Just For Kids
Suggestions for Kids Regarding Pet Loss
Sometimes the loss of a pet is the first experience a child has with death. But it does not have to be a scary time for them. There are numerous sources of information and support. Our goal at East Lawn is to help you find the resources you need to help the children in your life cope with this situation.
According to the Association for Pet Loss and Bereavement, bereavement in children is sometimes trivialized or given inadequate attention. Adults may presume that it is advisable to shelter children from the truth as it may be upsetting, but this is probably not the best approach. The death of a child’s beloved pet matters a great deal in his or her young life. How this is handled now will remain with the child forever.
For most kids, pets are more than just animals - they are members of the family and the best of friends. Children naturally develop strong attachments to animals and although children experience grief differently than adults, they certainly do grieve. They will need support and guidance to understand their loss, to mourn, and to find ways to remember and memorialize their deceased pet.
We recommend you visit several websites to gain greater understanding of how to handle this situation in your family. One such website is the American Academy of Child & Adolescent Psychiatry which offers this advice: Children’s reactions to the death of a pet will depend upon their age and developmental level. Generally, it is not until 9 years of age that children fully understand that death is permanent and final.
One of the most difficult parts about losing a pet may be breaking the bad news to kids. Try to do so one-on-one in a place where they feel safe and comfortable and won’t be easily distracted. Very young children should be told that when a pet dies, it stops moving, it’s body no longer works, it doesn’t see or hear anymore, and won’t wake up again. They may need to have this explanation repeated several times.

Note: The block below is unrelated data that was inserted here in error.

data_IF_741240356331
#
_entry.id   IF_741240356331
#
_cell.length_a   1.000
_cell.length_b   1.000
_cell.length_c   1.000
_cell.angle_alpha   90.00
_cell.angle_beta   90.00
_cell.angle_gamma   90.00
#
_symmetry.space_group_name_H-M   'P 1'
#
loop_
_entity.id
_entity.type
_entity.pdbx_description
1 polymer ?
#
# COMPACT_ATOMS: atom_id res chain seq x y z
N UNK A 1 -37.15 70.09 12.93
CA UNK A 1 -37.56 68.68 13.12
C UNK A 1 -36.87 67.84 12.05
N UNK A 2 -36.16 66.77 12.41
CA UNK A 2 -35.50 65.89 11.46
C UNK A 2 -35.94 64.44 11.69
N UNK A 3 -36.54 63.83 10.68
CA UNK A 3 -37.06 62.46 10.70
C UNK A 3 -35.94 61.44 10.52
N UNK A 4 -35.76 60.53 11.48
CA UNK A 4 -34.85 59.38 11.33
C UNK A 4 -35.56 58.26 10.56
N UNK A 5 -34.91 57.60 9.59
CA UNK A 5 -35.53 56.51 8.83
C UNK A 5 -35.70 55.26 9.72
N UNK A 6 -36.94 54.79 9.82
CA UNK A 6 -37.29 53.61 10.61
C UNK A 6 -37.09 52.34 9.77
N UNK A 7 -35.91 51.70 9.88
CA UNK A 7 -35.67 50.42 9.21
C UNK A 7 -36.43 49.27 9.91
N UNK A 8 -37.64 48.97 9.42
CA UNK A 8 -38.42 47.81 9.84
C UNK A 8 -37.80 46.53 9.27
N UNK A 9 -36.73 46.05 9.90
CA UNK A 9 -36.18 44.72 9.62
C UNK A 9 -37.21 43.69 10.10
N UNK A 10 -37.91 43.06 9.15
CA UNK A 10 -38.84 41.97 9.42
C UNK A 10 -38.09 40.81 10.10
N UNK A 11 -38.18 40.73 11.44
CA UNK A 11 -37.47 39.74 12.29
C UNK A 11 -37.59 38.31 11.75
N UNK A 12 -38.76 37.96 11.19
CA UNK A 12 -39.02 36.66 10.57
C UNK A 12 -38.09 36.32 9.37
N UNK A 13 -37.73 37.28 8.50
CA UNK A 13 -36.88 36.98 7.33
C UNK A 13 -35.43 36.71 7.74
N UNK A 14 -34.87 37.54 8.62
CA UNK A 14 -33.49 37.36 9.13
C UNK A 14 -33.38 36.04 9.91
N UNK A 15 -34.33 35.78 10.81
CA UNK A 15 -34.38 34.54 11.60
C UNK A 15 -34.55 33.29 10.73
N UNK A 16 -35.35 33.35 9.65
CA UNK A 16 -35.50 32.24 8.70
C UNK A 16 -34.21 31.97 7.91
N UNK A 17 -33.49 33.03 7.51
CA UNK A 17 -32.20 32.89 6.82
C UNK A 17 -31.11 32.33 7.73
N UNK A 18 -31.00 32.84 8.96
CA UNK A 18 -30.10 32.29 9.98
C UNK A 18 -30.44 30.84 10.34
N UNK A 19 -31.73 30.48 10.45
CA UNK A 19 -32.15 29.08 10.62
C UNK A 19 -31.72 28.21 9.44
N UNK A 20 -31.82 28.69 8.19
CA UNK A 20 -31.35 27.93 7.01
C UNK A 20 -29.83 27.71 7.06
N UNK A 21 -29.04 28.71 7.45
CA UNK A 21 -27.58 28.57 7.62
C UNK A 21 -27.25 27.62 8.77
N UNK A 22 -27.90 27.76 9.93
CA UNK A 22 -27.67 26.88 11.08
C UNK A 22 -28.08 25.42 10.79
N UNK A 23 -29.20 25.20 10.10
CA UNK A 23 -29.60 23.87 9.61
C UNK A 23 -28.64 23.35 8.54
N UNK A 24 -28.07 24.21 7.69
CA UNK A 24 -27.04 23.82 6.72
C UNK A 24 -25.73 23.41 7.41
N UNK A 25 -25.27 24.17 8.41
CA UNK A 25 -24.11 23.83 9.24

Some helpful information from http://kidshealth.org suggests that if your pet is very old or has a lingering illness, consider talking to kids before the death occurs. If you have to euthanize your pet, you may want to explain that:
- The veterinarian has done everything they can
- Your pet would never get better
- This is the kindest way to take the pet’s pain away
- The pet will die peacefully, without feeling hurt or scared
If you do have to euthanize your pet, be careful about saying the animal went “to sleep” or “got put to sleep.” Young kids tend to interpret events literally, so this can conjure up scary misconceptions about sleep or surgery or anesthesia.
You can help your child cope in a variety of ways. First, help them understand that it’s natural to feel lots of different emotions including anger, sadness, frustration, guilt or loneliness. It is okay not to want to talk about those feelings at first, but always be ready when they are ready to talk.
To help kids move on and heal after the shock has faded, encourage them to find special ways to remember their pet. You might have a ceremony to bury your pet and share memories of the fun times you had together. If you opt for cremation, choose a special place in your home where the urn can be displayed and surround it with photographs of the pet.
Encourage kids to continue to talk about their pet, often and with love. Let your child know that while the pain will eventually lessen and go away, the happy memories of the pet will always remain. If and when the time is right, you might consider adopting a new pet - not as a replacement, but as a way to welcome another animal friend into your family.